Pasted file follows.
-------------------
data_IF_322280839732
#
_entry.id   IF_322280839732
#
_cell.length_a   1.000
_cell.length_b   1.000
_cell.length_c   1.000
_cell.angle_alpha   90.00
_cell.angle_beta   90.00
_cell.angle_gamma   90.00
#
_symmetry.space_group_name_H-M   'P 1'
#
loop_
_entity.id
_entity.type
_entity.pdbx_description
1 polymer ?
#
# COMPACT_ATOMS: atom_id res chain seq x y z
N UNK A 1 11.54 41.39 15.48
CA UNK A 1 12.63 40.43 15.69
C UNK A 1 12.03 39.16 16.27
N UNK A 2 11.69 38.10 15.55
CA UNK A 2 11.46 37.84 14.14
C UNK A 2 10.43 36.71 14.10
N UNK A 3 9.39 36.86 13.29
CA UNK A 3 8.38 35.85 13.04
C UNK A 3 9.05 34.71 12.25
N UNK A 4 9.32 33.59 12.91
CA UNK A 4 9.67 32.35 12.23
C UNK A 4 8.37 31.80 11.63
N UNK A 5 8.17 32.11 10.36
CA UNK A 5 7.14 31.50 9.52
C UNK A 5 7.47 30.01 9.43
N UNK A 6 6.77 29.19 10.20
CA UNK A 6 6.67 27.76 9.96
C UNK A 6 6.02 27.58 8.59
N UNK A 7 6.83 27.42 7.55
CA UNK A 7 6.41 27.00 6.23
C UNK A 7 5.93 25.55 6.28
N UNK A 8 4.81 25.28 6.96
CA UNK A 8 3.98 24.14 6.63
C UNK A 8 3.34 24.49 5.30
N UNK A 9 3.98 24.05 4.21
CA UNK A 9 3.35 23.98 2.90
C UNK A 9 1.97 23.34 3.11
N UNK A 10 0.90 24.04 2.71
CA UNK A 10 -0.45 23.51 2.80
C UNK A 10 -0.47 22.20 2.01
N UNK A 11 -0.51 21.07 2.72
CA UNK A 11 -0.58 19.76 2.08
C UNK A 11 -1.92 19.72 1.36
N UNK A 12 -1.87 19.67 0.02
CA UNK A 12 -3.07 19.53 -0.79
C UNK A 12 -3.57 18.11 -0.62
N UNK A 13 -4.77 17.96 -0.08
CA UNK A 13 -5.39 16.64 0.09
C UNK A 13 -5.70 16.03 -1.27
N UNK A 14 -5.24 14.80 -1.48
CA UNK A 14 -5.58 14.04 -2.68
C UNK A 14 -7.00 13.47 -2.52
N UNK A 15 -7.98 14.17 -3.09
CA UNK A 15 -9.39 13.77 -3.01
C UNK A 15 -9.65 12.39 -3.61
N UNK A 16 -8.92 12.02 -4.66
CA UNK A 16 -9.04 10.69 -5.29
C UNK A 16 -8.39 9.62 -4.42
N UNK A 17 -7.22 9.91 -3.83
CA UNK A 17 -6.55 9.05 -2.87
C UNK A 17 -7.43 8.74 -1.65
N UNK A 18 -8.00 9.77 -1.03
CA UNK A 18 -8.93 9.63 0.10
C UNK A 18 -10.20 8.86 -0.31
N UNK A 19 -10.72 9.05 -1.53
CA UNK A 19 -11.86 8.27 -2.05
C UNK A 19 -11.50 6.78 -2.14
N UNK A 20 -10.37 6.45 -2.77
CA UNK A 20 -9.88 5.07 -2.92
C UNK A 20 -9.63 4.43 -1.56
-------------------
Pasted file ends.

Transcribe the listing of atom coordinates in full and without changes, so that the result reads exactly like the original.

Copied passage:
data_IF_322280839732
#
_entry.id   IF_322280839732
#
_cell.length_a   1.000
_cell.length_b   1.000
_cell.length_c   1.000
_cell.angle_alpha   90.00
_cell.angle_beta   90.00
_cell.angle_gamma   90.00
#
_symmetry.space_group_name_H-M   'P 1'
#
loop_
_entity.id
_entity.type
_entity.pdbx_description
1 polymer ?
#
# COMPACT_ATOMS: atom_id res chain seq x y z
N UNK A 1 11.54 41.39 15.48
CA UNK A 1 12.63 40.43 15.69
C UNK A 1 12.03 39.16 16.27
N UNK A 2 11.69 38.10 15.55
CA UNK A 2 11.46 37.84 14.14
C UNK A 2 10.43 36.71 14.10
N UNK A 3 9.39 36.86 13.29
CA UNK A 3 8.38 35.85 13.04
C UNK A 3 9.05 34.71 12.25
N UNK A 4 9.32 33.59 12.91
CA UNK A 4 9.67 32.35 12.23
C UNK A 4 8.37 31.80 11.63
N UNK A 5 8.17 32.11 10.36
CA UNK A 5 7.14 31.50 9.52
C UNK A 5 7.47 30.01 9.43
N UNK A 6 6.77 29.19 10.20
CA UNK A 6 6.67 27.76 9.96
C UNK A 6 6.02 27.58 8.59
N UNK A 7 6.83 27.42 7.55
CA UNK A 7 6.41 27.00 6.23
C UNK A 7 5.93 25.55 6.28
N UNK A 8 4.81 25.28 6.96
CA UNK A 8 3.98 24.14 6.63
C UNK A 8 3.34 24.49 5.30
N UNK A 9 3.98 24.05 4.21
CA UNK A 9 3.35 23.98 2.90
C UNK A 9 1.97 23.34 3.11
N UNK A 10 0.90 24.04 2.71
CA UNK A 10 -0.45 23.51 2.80
C UNK A 10 -0.47 22.20 2.01
N UNK A 11 -0.51 21.07 2.72
CA UNK A 11 -0.58 19.76 2.08
C UNK A 11 -1.92 19.72 1.36
N UNK A 12 -1.87 19.67 0.02
CA UNK A 12 -3.07 19.53 -0.79
C UNK A 12 -3.57 18.11 -0.62
N UNK A 13 -4.77 17.96 -0.08
CA UNK A 13 -5.39 16.64 0.09
C UNK A 13 -5.70 16.03 -1.27
N UNK A 14 -5.24 14.80 -1.48
CA UNK A 14 -5.58 14.04 -2.68
C UNK A 14 -7.00 13.47 -2.52
N UNK A 15 -7.98 14.17 -3.09
CA UNK A 15 -9.39 13.77 -3.01
C UNK A 15 -9.65 12.39 -3.61
N UNK A 16 -8.92 12.02 -4.66
CA UNK A 16 -9.04 10.69 -5.29
C UNK A 16 -8.39 9.62 -4.42
N UNK A 17 -7.22 9.91 -3.83
CA UNK A 17 -6.55 9.05 -2.87
C UNK A 17 -7.43 8.74 -1.65
N UNK A 18 -8.00 9.77 -1.03
CA UNK A 18 -8.93 9.63 0.10
C UNK A 18 -10.20 8.86 -0.31
N UNK A 19 -10.72 9.05 -1.53
CA UNK A 19 -11.86 8.27 -2.05
C UNK A 19 -11.50 6.78 -2.14
N UNK A 20 -10.37 6.45 -2.77
CA UNK A 20 -9.88 5.07 -2.92
C UNK A 20 -9.63 4.43 -1.56